Some things must be made clear. One, I played Bethesda's Fallout 3 today. Two, I have never played a Fallout title before, so I can't judge it based on the merits of the series. Joystiq will detail the differences between Fallout 3 and its predecessors in its hands on preview llater this week. With that out of the way, let me just throw this on the table: Fallout 3 is Oblivion with guns. It's a short analysis, but I stand by it. If one were to expand upon this analysis, one might say that Fallout 3 is a post-apocalyptic Oblivion with guns. Having said that, allow me elaborate that this is a compliment. Oblivion fans will understand this. Upon hearing my analysis, our own Xav de Matos noted, "I think I need a cigarette.... that sounds awesome."
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My time with Fallout 3 was brief. I was tasked with escaping an underground vault which separated my character from the desolate world outside. Once outside my character shielded his eyes from the blinding light of the real world -- which bathed the entire screen for a few seconds, a cool effect -- I explored the barren world, a landscape of broken roads, dilapidated buildings and radiation. Fighting my way past feral beasts and equally feral humans. I was able to acquire some new armor, weapons and, in one case, vodka.
Managing your inventory is done through the PIPBoy menu. Again, this process is reminiscent of Oblivion, with different tabs for items, character traits, skills and the like. Items can be hotkeyed to different directions on the D-pad for quick access (sound familiar?). I was able to use several armaments, including police batons, a pistol and, strangely enough, a BB gun. The BB gun actually came in handy for setting off trip mines, though it didn't do much damage to enemies.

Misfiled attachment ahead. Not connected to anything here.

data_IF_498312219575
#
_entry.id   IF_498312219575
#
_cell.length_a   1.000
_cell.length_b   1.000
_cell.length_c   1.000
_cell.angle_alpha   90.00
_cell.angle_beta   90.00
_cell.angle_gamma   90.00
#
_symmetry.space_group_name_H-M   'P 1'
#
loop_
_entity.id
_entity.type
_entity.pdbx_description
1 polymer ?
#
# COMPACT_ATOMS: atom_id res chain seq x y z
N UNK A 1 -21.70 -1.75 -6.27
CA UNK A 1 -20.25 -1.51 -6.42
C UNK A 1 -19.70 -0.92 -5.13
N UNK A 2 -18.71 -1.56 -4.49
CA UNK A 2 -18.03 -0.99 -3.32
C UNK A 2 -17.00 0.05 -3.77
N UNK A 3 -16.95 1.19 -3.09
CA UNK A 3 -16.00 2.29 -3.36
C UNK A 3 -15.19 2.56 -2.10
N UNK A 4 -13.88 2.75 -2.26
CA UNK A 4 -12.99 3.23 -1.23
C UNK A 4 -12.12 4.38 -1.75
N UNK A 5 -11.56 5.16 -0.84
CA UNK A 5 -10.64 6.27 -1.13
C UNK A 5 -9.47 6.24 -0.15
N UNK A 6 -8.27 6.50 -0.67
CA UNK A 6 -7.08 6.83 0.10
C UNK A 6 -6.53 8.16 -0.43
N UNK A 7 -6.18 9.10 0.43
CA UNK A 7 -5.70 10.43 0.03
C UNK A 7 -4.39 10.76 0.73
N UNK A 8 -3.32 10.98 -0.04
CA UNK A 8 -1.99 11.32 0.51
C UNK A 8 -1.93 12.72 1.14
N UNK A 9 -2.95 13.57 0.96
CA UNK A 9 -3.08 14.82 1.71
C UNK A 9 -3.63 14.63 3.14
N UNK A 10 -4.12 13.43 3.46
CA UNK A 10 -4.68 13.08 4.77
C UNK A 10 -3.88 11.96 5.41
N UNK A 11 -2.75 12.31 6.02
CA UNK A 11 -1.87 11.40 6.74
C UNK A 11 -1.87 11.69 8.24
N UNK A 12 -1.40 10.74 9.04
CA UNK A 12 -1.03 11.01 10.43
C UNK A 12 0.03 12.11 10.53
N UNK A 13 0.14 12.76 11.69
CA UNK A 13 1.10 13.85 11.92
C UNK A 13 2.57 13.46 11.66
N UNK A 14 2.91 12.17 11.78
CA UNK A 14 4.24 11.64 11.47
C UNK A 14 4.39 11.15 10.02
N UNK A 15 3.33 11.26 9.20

Speaking of combat, it's important to remember Fallout 3 is an RPG. Though it looks like a first person shooter (or third person, if you choose to play that way), every attack you make is still based on your combat abilities. If you're not proficient with a pistol, a shot that looked perfect might still go wide. Just because that evil dog is in the crosshairs, that doesn't mean it'll get shot.
Of course, the star of the show is VATS, the Vault-tec Assissted Targeting System, which was showcased at the Microsoft Press Briefing earlier this week. VATS allows you to stop time and zoom in on your targets. From this vantage point, you can highligt individual body parts, all of which display how likely it is your shot will hit. Do you take the headshot with only a 20% chance to hit or the body shot that has a 50% chance? It's a neat system with the added bonus of letting you stop the action and assess the situation. That's a good thing when you're being peppered by gunfire on all sides.
Graphically, Fallout 3 is very pretty, which makes sense considering it runs on the Gamebryo engine, which also powered Oblivion (surprise!). It's very cool to see Gamebryo applied to a more modern setting and it's used to great effect. It's a trip to see the Oblivion style combat trade bows and arrows for guns and baseball bats. Of course, the bad comes with the good. The game still comes with the somewhat flat textures and stilted animations.
Of course, that hardly affects the meat of the game, which is character growth. As you progress through the game, levels are gained and skills are learned. A traditional set of skills are available for upgrading, including different weapons skills, stealth, lockpicking, hacking and the like. You can also choose new Perks when levels are gained, which give boosts to the stats you already have. Some perks enhance your hacking skills for example, while others enhance your skills with small arms.
Overall, Fallout 3 looks to be a good RPG on the grand scale that Bethesda is known for. The post-apocalyptic setting, the 1950s kitsch that invades every part of the game (you have got to listen to the in game radio broadcasts), the intriguing VATS system, all of it should please fans when the game releases later this year.